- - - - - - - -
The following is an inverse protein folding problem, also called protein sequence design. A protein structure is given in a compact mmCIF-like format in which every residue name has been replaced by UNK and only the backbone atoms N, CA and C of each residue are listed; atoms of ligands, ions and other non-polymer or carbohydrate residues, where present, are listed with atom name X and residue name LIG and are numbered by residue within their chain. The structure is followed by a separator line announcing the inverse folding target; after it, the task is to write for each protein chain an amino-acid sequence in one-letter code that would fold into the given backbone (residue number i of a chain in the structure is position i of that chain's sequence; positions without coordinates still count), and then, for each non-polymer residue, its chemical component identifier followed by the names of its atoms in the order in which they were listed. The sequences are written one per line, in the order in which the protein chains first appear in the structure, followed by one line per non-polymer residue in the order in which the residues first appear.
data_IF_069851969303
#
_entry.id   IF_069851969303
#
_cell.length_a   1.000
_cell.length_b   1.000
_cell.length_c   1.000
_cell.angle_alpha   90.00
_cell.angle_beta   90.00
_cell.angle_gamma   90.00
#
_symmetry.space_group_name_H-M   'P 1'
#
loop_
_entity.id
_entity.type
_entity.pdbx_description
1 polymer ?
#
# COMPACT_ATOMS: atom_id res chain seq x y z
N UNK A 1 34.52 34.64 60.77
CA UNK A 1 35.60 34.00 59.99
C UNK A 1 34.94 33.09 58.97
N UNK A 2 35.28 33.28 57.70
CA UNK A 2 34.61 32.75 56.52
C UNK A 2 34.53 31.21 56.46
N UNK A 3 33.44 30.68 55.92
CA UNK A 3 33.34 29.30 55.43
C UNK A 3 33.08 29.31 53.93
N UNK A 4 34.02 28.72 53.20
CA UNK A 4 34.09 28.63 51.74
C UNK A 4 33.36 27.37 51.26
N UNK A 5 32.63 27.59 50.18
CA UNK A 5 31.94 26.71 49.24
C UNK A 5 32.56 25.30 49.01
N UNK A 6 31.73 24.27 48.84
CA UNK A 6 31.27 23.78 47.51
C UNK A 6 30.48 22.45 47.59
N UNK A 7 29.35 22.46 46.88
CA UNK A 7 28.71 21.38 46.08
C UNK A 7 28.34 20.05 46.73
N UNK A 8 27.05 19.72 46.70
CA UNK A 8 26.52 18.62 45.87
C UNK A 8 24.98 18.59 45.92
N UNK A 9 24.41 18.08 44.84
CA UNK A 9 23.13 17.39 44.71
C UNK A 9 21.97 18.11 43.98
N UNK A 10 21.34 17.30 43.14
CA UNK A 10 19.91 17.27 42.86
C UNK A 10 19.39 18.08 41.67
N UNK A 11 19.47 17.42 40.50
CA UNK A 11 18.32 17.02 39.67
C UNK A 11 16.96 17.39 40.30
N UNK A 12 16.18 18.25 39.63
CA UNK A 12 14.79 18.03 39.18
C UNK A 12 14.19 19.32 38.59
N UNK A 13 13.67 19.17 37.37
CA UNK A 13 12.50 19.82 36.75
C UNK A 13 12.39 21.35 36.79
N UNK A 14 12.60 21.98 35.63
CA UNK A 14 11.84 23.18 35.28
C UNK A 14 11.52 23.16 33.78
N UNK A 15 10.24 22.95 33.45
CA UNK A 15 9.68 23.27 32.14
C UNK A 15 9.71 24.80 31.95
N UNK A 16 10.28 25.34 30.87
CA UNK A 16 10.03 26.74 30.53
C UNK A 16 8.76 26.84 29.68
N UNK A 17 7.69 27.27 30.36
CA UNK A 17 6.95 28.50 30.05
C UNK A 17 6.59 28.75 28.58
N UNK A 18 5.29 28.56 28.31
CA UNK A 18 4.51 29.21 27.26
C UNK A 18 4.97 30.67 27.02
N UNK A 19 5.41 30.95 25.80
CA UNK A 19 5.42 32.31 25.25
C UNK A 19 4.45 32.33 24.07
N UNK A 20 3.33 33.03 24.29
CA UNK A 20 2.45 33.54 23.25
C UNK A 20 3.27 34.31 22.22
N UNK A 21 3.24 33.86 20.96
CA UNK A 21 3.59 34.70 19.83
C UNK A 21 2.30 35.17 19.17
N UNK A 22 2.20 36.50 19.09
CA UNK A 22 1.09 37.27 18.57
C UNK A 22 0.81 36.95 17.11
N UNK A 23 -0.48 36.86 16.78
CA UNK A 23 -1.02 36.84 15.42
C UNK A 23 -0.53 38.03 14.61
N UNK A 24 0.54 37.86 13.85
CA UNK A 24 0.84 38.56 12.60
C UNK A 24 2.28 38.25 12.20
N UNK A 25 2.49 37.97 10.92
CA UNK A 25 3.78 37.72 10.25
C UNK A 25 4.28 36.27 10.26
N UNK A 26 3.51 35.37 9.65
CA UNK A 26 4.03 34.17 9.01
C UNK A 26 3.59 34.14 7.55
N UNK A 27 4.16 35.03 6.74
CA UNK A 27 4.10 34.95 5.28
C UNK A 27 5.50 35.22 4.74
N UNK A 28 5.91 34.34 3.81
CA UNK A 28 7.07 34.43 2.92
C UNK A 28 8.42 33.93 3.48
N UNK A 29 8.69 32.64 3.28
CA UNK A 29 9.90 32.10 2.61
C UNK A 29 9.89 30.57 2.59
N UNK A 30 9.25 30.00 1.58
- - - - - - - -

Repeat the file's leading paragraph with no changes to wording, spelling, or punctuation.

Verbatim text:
The following is an inverse protein folding problem, also called protein sequence design. A protein structure is given in a compact mmCIF-like format in which every residue name has been replaced by UNK and only the backbone atoms N, CA and C of each residue are listed; atoms of ligands, ions and other non-polymer or carbohydrate residues, where present, are listed with atom name X and residue name LIG and are numbered by residue within their chain. The structure is followed by a separator line announcing the inverse folding target; after it, the task is to write for each protein chain an amino-acid sequence in one-letter code that would fold into the given backbone (residue number i of a chain in the structure is position i of that chain's sequence; positions without coordinates still count), and then, for each non-polymer residue, its chemical component identifier followed by the names of its atoms in the order in which they were listed. The sequences are written one per line, in the order in which the protein chains first appear in the structure, followed by one line per non-polymer residue in the order in which the residues first appear.